“The wholesaler didn’t want them until the skins were hard, and the skins don’t harden until the tops of the plants die back,” explains Robin, “so there was nothing we could do, we just had to wait.”

Not so, according to their neighbour. “He told us that we just had to get them out of the ground now because ‘the market is going to get flooded and the price is going to drop, and you’ve got a mortgage’ …he was totally thinking about us!”

“So he said Robin, you just put a bit of Roundup in your spray tank and run over the crop, the tops die back, the skins harden, and you harvest. Who’s going to know?”

“These are the things that the economy does to the best practice of farmers. Instead of growing food in a way that they know is good, they base it on the price, and they do things that even they might think is compromising. But they don’t know who’s eating the food, they don’t know anything about these people. It’s very impersonal.”

 
 

We hear so much about how consumers are disconnected from the farmers that grow their food. Turns out it’s a two-way street. The farmers are also disconnected from the people that eat the food they grow. No wonder the system is so broken.

“That’s what supermarkets are doing to farming. They’re saying, ‘well this is the price that you’re going to get’ and it’s totally unrelated to how much you had to do that year for that crop - did you need more water, did you need more workers...”

“With the CSA model, none of that matters. What we’ve worked out, or what we’re trying to work out, is the true cost of growing food this way and then work out how much a share will cost. 

If you can do that then you have a totally sustainable system - economically sustainable, socially sustainable because you’re looking after the people in your community and everyone’s getting healthier, environmentally sustainable because you’re looking after the earth …the whole system will work. Yes it’s idealistic, but I think it’s good to have a goal,” smiles Robin.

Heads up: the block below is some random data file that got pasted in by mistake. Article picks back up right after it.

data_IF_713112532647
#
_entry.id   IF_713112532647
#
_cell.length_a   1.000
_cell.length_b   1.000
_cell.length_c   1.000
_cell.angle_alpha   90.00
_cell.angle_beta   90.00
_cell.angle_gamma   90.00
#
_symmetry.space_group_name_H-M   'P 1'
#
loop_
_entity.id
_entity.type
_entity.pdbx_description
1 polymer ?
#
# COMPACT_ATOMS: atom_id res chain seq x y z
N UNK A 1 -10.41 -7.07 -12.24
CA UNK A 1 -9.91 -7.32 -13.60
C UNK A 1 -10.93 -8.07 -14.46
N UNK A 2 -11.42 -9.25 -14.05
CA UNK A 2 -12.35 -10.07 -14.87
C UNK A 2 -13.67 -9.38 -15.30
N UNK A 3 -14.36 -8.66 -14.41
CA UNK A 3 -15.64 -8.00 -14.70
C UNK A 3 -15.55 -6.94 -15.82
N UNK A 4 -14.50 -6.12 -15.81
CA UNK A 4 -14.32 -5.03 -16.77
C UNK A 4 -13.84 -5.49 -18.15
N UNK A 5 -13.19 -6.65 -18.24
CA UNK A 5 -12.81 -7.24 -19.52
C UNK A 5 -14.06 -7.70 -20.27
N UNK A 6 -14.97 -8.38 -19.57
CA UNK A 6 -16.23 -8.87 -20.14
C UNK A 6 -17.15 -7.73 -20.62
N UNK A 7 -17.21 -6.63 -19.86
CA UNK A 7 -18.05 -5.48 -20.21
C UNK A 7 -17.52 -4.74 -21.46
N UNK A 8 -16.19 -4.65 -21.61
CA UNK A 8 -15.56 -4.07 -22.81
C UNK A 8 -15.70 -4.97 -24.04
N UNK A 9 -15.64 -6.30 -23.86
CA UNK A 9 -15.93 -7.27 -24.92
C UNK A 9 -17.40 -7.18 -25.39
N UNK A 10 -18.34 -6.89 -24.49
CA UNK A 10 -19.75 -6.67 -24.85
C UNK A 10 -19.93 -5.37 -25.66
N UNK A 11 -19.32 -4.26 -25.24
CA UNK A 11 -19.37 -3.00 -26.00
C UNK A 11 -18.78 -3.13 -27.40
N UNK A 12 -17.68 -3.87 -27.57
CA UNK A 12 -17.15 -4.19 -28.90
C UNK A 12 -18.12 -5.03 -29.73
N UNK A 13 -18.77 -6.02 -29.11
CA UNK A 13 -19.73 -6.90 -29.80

Yes it is Robin, yes it is. Especially when the goal is this grand, the result is this wonderful, and the alternative is, well, not good at all.

 
 

Transition Farm is not certified organic and as Robin explains, “we don’t feel the need to because we have direct accountability with the people that eat our food.”

“I recently attended a seminar with Allan Savory who spoke about the effects our farming practices are having on the earth. It’s really depressing and I get overwhelmed with the state of the earth. We are killing soil at an alarming rate. I feel very disempowered to do anything because I’m just so little. But the one tangible thing I came up with is if people could just meet their farmers, and know where their food is coming from, it would make the world of difference.”

“Maybe they can’t physically meet them, but we have this great tool - the internet - and we can use it to research how farmers are growing things, know how they’re treating their stock, how they’re treating the earth. Then we can support people who are growing things in great ways, responsible ways. It would make a huge difference. Because how our food is grown or raised is one of the leading contributors to climate change. 

And the thing is if you start doing it and then you share that information with a friend, and then other people start doing it …it can actually be really trendy and cool to know your farmer, because you’re no longer just contributing to mass consumerism, you’re directly supporting the people that are growing in a way that supports and cares for the earth.”